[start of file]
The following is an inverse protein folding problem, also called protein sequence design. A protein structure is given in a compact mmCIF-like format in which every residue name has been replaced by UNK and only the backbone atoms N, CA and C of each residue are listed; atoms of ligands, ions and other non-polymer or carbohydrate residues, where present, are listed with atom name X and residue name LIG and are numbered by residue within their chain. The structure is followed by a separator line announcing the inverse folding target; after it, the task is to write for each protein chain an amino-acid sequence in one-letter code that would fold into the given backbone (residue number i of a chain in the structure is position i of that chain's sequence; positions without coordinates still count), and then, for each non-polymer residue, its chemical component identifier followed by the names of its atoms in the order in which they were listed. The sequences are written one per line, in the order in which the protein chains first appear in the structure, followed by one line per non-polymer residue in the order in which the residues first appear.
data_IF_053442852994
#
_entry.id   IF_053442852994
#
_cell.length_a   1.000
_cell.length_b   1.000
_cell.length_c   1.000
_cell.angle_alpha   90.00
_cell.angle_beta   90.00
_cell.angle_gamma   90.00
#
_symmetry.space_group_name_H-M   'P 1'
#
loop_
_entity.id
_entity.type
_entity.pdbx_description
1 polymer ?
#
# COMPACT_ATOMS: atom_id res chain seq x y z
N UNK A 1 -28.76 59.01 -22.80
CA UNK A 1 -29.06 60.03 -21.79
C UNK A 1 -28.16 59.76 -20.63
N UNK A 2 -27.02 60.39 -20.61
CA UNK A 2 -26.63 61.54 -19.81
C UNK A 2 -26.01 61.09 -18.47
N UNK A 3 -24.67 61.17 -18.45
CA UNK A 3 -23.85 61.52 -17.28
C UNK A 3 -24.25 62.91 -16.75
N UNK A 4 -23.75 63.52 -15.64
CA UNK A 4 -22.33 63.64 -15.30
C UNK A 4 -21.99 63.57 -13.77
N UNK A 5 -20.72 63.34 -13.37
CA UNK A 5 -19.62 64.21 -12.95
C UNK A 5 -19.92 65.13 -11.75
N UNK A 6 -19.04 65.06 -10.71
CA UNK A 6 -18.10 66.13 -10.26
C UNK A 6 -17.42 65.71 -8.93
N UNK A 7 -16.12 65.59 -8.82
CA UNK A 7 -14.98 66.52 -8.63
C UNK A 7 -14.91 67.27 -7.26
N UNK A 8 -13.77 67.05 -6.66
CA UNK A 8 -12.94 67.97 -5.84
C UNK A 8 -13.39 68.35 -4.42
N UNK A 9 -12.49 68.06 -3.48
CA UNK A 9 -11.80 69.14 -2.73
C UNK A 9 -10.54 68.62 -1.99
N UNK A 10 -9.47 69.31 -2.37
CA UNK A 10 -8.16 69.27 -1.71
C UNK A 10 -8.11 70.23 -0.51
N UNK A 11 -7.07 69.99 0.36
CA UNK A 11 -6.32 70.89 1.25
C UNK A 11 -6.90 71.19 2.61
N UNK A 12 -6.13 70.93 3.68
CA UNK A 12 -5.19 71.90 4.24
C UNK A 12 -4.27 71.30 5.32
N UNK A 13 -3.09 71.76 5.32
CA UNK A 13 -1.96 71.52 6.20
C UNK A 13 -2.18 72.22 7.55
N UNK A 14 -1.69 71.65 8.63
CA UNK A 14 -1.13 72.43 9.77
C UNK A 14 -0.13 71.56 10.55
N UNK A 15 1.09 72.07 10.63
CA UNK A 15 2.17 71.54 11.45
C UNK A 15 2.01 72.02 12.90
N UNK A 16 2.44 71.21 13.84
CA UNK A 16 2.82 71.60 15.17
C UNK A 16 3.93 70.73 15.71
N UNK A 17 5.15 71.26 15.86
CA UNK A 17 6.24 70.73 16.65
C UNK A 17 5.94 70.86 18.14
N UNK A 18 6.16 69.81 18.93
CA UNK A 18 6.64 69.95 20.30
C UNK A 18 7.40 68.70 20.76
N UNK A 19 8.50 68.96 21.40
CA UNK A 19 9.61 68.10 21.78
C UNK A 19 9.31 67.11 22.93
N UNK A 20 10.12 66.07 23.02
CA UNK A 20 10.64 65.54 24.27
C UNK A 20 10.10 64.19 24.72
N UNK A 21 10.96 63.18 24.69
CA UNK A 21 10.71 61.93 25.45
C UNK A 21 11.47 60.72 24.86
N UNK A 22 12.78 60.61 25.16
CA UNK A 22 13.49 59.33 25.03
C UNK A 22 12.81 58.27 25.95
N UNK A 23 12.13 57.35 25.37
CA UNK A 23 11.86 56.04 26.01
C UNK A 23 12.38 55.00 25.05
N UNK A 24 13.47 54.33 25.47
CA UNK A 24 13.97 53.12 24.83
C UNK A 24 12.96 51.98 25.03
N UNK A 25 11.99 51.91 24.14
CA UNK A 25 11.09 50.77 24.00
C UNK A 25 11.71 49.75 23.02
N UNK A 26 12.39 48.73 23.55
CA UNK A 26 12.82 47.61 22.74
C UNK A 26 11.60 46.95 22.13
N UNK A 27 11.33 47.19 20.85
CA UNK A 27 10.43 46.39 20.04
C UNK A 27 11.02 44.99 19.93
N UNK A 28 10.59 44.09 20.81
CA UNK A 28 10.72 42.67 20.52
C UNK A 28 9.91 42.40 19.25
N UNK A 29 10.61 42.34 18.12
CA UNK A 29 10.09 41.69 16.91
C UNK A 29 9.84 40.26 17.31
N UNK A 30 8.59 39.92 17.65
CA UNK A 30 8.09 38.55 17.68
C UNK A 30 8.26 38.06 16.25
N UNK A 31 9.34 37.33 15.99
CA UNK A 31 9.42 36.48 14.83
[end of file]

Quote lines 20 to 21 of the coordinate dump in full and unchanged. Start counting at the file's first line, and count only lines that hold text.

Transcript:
#
# COMPACT_ATOMS: atom_id res chain seq x y z